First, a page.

South Africa may hold the answer to who murdered Olof Palme
|Göran Björkdahl 09/06/2020
The trail for the killer of the Swedish prime minister had gone cold until a diplomat picked up the 1986 case as a hobby.
Dag Hammarskjöld brought me to Olof Palme. Two Swedish leaders, both supporting small nations on the world scene, both of whom refused to be controlled by global superpowers; both died a violent death. Were they also victims of the same forces?
For 11 years I investigated the mysterious aeroplane crash that killed the former UN secretary-general Dag Hammarskjöld, a a project that became the subject of the documentary Cold Case Hammarskjöld.
It was during a 2014 research trip for the documentary that the murder case of the former prime minister Olof Palme literally fell into my lap, when the journalist De Wet Potgieter passed me the so-called Deepsearch papers at the end of a dinner. The documents, prepared by the late general Tai Minnaar , describe how South Africa named Palme an “enemy of the state” and provide names of people allegedly involved in decision making, planning and implementation of his assassination.
Later I heard that these documents were viewed by many in Sweden as forgeries. But the next year, I met retired general Chris Thirion, a former head of South Africa’s Military Intelligence (MI), in Pretoria – and he told me on camera that documents in the Deepsearch papers looked genuine. He also said that he himself was convinced that South Africa carried out the assassination.
Through the Hammarskjöld investigation I had built an extensive network of contacts: former intelligence operatives, ex-military staff, historians, and journalists. For the Palme case, one of the most useful contacts was a former major general, Tienie Groenewald, who at the time of Palme’s murder had been in charge of South Africa’s National Intelligence Interpretation Branch. He told me fascinating stories of how South African military intelligence collaborated with the CIA, how the Israelis helped South Africa acquire the nuclear bomb – but not much of value for the Palme case.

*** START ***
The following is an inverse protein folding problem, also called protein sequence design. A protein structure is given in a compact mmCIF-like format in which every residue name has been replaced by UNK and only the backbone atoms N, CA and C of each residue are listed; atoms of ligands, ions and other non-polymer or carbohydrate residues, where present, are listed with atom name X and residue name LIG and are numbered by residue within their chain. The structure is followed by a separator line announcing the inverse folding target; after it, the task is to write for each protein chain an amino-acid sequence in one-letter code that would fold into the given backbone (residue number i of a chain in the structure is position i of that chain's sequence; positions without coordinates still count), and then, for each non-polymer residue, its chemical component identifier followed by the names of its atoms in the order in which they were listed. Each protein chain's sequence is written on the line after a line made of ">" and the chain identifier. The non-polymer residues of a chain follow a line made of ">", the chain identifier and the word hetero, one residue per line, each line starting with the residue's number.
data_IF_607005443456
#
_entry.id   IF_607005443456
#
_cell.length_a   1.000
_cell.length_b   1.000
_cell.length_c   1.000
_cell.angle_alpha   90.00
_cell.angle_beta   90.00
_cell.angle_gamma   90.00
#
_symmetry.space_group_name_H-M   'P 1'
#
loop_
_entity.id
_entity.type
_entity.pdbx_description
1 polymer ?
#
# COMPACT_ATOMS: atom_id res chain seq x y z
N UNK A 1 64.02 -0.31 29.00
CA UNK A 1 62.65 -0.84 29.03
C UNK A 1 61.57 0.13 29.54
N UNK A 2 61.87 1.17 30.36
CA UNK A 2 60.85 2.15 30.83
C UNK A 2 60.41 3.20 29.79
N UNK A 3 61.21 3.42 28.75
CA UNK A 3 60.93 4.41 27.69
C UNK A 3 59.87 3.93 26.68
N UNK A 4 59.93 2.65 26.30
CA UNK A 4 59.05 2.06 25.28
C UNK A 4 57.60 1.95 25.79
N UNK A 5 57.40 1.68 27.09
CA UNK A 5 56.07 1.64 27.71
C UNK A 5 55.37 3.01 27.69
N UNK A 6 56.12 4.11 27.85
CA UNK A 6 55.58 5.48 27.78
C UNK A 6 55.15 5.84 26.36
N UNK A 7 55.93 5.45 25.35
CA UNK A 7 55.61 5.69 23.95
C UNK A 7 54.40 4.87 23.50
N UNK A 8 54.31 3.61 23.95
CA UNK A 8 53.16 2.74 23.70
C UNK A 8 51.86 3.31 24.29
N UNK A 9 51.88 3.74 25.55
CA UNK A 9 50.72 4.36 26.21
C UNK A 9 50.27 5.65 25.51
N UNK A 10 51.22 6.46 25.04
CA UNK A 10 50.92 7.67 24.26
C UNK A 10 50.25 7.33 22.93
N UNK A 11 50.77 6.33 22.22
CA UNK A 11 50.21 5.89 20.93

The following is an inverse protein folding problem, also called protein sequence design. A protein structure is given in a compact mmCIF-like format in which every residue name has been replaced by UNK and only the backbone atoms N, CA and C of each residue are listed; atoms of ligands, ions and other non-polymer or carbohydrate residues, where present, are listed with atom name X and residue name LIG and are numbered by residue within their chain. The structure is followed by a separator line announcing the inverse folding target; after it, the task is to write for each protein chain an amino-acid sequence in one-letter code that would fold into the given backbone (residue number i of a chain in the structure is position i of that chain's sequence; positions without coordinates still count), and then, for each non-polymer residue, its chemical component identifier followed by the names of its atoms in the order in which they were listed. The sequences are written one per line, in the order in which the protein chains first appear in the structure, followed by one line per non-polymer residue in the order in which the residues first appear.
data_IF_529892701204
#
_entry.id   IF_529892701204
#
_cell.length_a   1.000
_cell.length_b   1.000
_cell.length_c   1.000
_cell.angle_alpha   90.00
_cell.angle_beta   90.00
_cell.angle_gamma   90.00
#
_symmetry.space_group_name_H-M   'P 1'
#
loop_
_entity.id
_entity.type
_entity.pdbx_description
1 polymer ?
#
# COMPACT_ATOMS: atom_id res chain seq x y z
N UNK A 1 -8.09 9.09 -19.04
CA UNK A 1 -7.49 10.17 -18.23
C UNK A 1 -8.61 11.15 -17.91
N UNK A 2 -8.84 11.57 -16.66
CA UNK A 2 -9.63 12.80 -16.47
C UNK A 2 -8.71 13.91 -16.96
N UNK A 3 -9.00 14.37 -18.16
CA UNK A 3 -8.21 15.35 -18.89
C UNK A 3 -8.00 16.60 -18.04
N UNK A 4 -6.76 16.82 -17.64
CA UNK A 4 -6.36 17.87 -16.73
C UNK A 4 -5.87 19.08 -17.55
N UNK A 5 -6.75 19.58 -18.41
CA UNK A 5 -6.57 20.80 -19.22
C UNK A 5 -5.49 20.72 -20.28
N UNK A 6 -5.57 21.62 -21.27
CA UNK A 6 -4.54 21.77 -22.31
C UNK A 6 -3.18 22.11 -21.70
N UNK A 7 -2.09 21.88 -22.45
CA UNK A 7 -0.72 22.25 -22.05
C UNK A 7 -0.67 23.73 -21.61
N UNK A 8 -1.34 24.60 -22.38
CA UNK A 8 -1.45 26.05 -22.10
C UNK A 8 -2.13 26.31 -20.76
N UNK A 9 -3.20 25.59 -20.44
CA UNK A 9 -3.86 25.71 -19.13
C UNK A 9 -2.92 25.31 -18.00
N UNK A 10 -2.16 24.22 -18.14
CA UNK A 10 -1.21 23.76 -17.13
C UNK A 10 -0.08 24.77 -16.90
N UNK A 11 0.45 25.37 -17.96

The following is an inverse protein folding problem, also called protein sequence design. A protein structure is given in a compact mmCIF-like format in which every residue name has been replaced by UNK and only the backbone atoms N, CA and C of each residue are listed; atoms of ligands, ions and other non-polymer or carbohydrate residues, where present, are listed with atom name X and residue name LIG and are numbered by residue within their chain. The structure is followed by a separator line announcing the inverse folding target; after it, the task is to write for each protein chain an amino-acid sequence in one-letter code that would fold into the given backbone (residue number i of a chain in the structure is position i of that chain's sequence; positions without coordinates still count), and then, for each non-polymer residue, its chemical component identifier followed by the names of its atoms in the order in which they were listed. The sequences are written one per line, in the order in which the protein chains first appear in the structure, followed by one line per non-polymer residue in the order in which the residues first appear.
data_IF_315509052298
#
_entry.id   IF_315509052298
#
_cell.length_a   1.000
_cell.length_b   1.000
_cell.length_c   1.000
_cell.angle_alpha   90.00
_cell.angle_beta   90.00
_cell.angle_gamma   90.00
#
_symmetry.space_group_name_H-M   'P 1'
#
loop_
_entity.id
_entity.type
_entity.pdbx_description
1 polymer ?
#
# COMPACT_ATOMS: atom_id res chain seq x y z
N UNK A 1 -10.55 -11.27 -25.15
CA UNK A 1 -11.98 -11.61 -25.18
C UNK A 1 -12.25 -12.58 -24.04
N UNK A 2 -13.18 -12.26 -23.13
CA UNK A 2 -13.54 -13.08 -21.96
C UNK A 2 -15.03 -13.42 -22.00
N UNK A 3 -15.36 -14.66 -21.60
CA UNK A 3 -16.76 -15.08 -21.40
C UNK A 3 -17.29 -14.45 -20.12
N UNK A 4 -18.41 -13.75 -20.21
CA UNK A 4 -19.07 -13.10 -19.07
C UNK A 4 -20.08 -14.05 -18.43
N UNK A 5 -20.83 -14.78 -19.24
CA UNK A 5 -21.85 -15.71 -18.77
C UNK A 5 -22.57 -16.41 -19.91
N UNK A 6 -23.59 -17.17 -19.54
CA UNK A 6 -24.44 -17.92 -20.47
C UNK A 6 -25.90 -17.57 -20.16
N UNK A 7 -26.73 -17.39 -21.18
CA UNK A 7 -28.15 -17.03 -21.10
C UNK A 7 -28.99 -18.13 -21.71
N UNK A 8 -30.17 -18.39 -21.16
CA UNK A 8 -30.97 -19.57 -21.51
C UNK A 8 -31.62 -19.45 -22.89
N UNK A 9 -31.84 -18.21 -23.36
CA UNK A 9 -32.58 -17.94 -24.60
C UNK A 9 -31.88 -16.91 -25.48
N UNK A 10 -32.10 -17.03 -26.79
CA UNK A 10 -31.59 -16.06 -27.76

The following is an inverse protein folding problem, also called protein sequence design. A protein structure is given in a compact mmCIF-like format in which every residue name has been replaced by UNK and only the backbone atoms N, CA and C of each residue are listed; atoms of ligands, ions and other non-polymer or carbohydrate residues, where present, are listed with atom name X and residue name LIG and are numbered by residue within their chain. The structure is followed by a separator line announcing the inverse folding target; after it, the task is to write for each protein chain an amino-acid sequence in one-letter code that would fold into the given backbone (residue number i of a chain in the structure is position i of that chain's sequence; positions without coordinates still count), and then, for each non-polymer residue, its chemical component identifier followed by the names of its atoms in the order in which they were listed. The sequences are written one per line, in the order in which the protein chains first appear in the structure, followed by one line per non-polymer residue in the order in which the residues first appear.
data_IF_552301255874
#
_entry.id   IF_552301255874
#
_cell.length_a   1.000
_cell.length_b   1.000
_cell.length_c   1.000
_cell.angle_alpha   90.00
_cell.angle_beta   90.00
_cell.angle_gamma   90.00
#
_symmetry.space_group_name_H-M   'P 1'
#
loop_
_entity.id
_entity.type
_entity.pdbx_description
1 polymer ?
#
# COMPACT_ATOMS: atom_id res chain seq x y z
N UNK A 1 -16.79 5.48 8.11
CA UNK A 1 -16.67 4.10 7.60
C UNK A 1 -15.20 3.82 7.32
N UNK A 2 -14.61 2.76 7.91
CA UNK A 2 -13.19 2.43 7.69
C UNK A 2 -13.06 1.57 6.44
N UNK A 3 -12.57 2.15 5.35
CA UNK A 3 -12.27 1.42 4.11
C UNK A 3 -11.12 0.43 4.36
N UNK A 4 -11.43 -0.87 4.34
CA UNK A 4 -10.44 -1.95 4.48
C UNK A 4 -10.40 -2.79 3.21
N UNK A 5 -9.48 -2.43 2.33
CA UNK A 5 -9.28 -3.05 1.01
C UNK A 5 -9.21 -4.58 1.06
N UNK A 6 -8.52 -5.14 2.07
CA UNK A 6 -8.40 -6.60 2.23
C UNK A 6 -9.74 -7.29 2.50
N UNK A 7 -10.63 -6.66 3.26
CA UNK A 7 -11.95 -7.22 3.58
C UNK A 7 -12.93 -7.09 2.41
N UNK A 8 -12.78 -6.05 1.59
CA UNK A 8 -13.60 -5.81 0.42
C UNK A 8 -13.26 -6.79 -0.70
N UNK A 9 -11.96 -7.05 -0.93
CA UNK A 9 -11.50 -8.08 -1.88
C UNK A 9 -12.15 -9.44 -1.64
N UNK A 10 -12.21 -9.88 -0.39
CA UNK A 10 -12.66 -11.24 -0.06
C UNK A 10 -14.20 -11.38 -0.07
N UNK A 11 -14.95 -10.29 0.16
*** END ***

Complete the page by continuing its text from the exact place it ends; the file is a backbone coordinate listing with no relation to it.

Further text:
After our last meeting, I called him and said that he, more than anyone, was in a position to help solve the Palme case. I mentioned the 50 million Swedish krona (£4.25m) reward and presented the idea of a deal in which Sweden would give immunity from prosecution and South Africa would convince any of its citizens involved in the assassination to come clean.
The next day, an employee of South African military intelligence called me and invited me to a meeting with a general in the covert section (I will not name him but later verified his identity).
I was instructed to go to the Hyatt hotel in Sandton, Johannesburg on 1 October, 2015. From there I was escorted to an almost empty restaurant nearby where I met the general.
He went straight to the heart of the matter, giving me the names of those he said were involved in Palme’s death – and told me that South Africa was willing to help Sweden get to the truth.
In return, South Africa was hoping for stronger relations with Sweden. A condition for such a deal would be immunity from prosecution for all those who acted on the orders of the former South African government.
He hinted that the motive could have been both political (Palme and Sweden supported the ANC) but also economic, although he didn’t elaborate. He said South African military intelligence was willing to start a discussion, but only with its Swedish counterparts – politicians and the media were to be excluded from the dialogue.
I said that the whole point of the initiative would be to finally go public so that the Palme family and the Swedish people could get closure. After an intense discussion, we agreed to let the intelligence agencies initiate the discussion and then take it from there.
The general was astonished that I was investigating the Palme murder as a hobby. He stressed that I was taking huge risks and that the operators would simply kill me if they felt threatened.
In November 2015, I handed over the material to Swedish national intelligence (Säpo), which in turn passed it to the police unit investigating Palme’s death.
For the next two and a half years, I heard nothing more, and in April 2018, I sought a meeting with the new prosecutor for the Palme case, Krister Petersson. I told him my story and was pleased to note that he already knew about it.
Not only that, Petersson asked me to let the MI general know that he was willing to go to South Africa and meet him.
I was never able to re-establish contact with the South African general but in June 2018 I succeeded in delivering the message to MI through another contact. Again, there was silence – until a few weeks ago, when an intelligence source in South Africa informed me that a meeting between representatives from the two governments had taken place in Pretoria on 18 March to discuss the Palme case.
In an ordinary legal case in Sweden, immunity against prosecution would be unthinkable. But the Olof Palme assassination case is unique
That’s why I hope the Swedish authorities can make an exception – provided of course that those responsible for the assassination come forward. I think it would be a respectable gesture by them to help the Swedish people get closure.
I think the need to know is greater than the need to punish.